For first time, New York City will reserve curbside and municipal lot parking spaces across 29 neighborhoods and 11 New York City Housing Authority (NYCHA) complexes solely for carsharing.

 

ZipcarPressConf.jpg
New York Mayor Bill de Blasio, third from left, announces dedicated parking for carshare vehicles
in four boroughs: Manhattan, Brooklyn, the Bronx and Queens. May 31, 2018 (Photo courtesy Zipcar)

 

 

 

Mayor Bill de Blasio announced Thursday that the city will dedicate 309 parking spots to carshare programs. The New York City Department of Transportation (DOT) will dedicate 285 parking spaces through the DOT NYC Carshare pilot for Zipcar and Enterprise CarShare vehicles on streets in select neighborhoods as well as in DOT municipal parking lots.

 

"For the first time ever, the city is setting aside dedicated parking spots to expand access to carshare programs," said Mayor de Blasio.

 

"For every vehicle in a carshare program, up to 20 households can forgo the need to own a car, fighting congestion and making our air cleaner," said the mayor.

 

Curbside regulations noting the exact locations of the NYC DOT Carshare two-year pilot are now posted in neighborhoods in four of the city's five boroughs. The locations were selected after extensive community consultations.

 

Enterprise CarShare and Zipcar vehicles are expected to be available to rent from those designated spots starting on Monday, June 4.

 

"Our carshare pilot will give New Yorkers a chance to try a new affordable, convenient transportation option, which we hope will also ease parking pressure at our curbs and reduce congestion," said DOT Commissioner Polly Trottenberg.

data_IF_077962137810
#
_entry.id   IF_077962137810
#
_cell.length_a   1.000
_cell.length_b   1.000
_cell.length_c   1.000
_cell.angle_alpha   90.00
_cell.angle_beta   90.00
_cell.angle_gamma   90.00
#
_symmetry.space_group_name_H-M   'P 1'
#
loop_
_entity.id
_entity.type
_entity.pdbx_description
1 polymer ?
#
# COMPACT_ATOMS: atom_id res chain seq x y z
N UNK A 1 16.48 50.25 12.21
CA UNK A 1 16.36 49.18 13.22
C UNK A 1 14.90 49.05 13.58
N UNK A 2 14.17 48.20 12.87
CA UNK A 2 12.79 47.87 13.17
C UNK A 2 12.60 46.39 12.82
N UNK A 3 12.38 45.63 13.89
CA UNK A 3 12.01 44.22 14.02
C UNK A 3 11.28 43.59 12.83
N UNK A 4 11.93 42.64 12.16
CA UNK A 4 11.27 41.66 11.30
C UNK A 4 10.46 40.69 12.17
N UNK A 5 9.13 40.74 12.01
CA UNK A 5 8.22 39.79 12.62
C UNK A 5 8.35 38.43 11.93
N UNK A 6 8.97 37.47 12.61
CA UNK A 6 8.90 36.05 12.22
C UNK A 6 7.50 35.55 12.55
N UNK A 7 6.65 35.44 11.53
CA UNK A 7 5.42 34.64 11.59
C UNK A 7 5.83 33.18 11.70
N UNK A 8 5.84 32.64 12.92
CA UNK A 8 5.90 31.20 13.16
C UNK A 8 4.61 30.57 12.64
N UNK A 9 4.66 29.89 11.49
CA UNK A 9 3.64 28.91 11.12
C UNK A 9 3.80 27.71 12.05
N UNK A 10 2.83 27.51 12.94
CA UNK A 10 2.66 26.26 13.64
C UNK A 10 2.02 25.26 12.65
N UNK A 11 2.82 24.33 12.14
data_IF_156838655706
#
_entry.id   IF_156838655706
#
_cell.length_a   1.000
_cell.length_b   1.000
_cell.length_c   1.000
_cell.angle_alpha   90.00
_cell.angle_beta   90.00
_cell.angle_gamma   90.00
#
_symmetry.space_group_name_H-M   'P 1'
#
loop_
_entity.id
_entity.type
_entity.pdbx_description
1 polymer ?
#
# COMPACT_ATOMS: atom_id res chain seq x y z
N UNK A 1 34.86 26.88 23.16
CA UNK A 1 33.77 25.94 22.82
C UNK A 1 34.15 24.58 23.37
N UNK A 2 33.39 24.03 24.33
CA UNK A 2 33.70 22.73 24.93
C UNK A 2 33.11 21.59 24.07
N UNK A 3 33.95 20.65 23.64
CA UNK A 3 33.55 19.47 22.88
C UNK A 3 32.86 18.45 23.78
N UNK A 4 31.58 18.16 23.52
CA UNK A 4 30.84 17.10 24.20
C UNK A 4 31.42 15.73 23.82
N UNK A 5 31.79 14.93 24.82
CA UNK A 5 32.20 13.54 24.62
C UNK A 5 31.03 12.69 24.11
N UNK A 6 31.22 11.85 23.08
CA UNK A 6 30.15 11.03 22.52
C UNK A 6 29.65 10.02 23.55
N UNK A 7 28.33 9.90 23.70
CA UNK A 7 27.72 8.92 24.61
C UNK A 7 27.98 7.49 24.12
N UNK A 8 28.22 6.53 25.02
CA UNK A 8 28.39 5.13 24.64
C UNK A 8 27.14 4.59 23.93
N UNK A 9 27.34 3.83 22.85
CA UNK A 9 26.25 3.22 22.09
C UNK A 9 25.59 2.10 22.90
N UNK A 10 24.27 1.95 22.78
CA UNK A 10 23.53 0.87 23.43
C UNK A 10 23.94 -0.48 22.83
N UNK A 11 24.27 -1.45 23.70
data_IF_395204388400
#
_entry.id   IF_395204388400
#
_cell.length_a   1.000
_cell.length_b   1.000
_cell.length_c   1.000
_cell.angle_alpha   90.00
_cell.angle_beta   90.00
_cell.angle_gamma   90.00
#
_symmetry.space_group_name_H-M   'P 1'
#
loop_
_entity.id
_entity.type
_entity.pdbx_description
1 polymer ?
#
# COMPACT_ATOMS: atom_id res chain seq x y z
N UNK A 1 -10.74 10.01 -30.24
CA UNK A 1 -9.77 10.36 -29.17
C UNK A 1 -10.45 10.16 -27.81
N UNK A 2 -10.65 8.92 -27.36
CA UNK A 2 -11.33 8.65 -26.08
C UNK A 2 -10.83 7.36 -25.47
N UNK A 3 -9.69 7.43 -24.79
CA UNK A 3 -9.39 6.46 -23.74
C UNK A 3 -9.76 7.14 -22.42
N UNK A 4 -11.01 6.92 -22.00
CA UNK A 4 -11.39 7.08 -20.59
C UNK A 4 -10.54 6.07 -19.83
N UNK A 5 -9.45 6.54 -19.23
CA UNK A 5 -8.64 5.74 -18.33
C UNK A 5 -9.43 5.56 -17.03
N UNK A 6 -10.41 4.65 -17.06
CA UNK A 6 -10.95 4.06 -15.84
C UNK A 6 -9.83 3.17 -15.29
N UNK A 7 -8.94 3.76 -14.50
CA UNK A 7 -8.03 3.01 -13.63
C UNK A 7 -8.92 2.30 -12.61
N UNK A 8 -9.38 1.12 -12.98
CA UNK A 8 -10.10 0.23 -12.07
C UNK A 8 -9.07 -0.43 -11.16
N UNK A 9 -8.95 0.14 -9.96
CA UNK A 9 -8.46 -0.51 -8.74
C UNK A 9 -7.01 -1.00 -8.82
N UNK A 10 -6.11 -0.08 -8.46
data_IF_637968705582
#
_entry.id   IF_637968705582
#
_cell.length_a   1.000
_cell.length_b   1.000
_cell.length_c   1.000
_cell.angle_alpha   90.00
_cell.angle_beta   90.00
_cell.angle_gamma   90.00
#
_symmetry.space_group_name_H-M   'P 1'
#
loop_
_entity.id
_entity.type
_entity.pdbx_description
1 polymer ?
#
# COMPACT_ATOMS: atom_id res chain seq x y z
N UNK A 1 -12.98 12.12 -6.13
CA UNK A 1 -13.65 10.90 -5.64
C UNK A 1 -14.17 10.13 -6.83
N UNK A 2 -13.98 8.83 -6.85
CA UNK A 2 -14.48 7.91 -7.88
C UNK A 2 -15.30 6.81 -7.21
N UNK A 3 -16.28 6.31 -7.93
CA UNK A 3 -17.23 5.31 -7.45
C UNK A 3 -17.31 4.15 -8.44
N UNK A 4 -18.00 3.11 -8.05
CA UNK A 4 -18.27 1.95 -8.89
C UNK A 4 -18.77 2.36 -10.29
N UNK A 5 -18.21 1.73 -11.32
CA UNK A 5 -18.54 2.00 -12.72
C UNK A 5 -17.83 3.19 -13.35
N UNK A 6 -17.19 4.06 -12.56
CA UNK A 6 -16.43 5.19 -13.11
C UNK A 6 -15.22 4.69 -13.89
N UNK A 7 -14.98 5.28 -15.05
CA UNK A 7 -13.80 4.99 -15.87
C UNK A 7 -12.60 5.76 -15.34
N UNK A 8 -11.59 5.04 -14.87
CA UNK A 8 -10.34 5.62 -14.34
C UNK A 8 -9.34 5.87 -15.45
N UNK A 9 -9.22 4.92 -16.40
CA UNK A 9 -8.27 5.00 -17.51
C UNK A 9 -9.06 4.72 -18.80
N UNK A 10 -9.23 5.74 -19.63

Carsharing is not just for wealthy New Yorkers. NYCHA, which provides housing for low and moderate income residents throughout the city, will start a new partnership with Zipcar, dedicating 24 previously vacant parking spaces at certain public housing developments to place new Zipcar vehicles.

 

Many NYCHA developments sit in less dense areas of the city and are effectively "transit deserts," said Trottenberg.

 

The lack of public transportation in these areas limits residents' opportunities and impacts potential job or quality of life possibilities for public housing residents.

 

"We’re also bringing more carshare options to NYCHA residents to help them get around, so we can continue building the fairest big city in America," said de Blasio.

 

Both Enterprise CarShare and Zipcar will offer discounts to NYCHA residents citywide.

 

"We are thrilled to partner with Zipcar on this opportunity to bridge transit deserts and provide better connected communities for our residents," said NYCHA Executive Vice President for External Affairs David Pristin. "One of our NextGeneration NYCHA goals is to empower residents, helping them improve their quality of life.

 

Data shows that one carshare vehicle can be shared by up to 70 individuals. Research evaluating these programs in other cities across the country shows that five to 20 private vehicles are sold or never purchased, for every one carshare vehicle made available.

 

For New York City, this could mean fewer cars competing for parking at the curb, and improved mobility for households that do not own their own car. A family that uses its car only a few times per month can save the thousands of dollars per year in costs incurred for car payments, maintenance, insurance, and parking tickets.

 

"Carshare services will help more New Yorkers access cars when they need to without the expense, the extra congestion, and the environmental impacts of full-time car ownership," said Manhattan Borough President Gale Brewer. "Pilot programs to reserve spaces for carsharing on our streets and in our public parking facilities are forward-thinking steps toward a more sustainable future."

 

By Sunny Lewis

Environment News Service (ENS)

www.ens-newswire.com

June 4, 2018